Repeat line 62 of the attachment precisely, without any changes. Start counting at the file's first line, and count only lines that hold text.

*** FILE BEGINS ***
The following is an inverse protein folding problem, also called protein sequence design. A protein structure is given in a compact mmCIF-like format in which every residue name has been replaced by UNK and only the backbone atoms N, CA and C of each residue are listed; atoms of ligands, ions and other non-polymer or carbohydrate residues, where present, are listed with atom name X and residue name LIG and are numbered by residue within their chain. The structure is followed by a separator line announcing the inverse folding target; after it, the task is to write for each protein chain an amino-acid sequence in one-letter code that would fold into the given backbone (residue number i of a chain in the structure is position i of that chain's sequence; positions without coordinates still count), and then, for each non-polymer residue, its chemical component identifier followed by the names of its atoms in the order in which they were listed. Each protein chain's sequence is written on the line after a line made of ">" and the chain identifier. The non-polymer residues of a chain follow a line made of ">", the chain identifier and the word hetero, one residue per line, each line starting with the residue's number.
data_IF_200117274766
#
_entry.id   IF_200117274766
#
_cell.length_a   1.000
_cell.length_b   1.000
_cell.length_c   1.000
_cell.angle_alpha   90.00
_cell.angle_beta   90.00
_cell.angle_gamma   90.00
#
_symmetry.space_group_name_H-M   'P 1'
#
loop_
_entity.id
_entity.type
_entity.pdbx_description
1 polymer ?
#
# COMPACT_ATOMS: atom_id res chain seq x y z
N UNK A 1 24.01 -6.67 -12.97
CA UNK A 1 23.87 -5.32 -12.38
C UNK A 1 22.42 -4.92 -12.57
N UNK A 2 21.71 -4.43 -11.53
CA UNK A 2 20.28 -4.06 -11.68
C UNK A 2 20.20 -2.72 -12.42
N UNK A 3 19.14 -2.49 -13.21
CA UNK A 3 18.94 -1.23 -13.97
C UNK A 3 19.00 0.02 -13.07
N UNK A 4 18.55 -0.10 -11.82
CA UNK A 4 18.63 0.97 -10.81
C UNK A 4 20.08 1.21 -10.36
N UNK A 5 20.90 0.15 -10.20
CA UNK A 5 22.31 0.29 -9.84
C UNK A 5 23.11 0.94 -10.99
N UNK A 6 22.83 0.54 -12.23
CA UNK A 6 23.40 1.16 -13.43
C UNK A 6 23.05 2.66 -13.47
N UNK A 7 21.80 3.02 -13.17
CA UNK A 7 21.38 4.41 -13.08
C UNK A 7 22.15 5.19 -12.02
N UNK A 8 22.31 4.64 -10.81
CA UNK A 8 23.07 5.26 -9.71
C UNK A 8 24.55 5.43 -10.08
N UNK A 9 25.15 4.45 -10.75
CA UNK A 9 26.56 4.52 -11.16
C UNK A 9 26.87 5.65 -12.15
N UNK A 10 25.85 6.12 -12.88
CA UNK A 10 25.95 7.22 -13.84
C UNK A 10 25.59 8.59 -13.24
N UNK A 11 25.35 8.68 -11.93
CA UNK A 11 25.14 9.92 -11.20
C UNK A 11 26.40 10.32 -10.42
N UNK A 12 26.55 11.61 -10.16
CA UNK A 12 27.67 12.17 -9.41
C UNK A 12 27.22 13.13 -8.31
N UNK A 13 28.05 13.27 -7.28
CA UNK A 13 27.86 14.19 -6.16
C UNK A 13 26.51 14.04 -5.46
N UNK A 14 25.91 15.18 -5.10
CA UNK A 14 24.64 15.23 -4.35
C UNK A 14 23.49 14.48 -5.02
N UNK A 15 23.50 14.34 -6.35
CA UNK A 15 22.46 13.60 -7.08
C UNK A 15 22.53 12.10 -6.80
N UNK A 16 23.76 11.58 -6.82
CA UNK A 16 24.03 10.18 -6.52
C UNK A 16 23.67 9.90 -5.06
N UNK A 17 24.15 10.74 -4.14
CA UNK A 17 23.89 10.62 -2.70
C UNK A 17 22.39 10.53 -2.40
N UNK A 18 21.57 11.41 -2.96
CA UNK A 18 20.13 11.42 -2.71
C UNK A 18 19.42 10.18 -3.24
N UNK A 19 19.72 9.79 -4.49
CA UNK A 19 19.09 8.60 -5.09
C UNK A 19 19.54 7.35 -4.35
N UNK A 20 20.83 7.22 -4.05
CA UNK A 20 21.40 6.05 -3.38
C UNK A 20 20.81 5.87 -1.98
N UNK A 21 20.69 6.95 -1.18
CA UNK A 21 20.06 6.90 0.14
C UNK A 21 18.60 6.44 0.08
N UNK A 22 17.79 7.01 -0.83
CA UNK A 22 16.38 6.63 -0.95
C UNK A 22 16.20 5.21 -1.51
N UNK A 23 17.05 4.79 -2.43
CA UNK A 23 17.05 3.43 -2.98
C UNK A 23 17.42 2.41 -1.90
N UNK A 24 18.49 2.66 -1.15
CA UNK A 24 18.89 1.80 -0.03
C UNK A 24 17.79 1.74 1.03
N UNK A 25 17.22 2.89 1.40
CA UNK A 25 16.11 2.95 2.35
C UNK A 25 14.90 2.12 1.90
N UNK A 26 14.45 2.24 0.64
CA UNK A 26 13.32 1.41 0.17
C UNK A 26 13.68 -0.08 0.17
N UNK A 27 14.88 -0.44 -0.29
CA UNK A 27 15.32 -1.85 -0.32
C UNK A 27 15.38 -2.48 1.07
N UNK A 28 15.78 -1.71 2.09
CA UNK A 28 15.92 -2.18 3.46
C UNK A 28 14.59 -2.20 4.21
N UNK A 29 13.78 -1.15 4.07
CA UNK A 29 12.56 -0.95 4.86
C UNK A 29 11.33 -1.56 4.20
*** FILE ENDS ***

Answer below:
CA UNK A 14 24.64 15.23 -4.35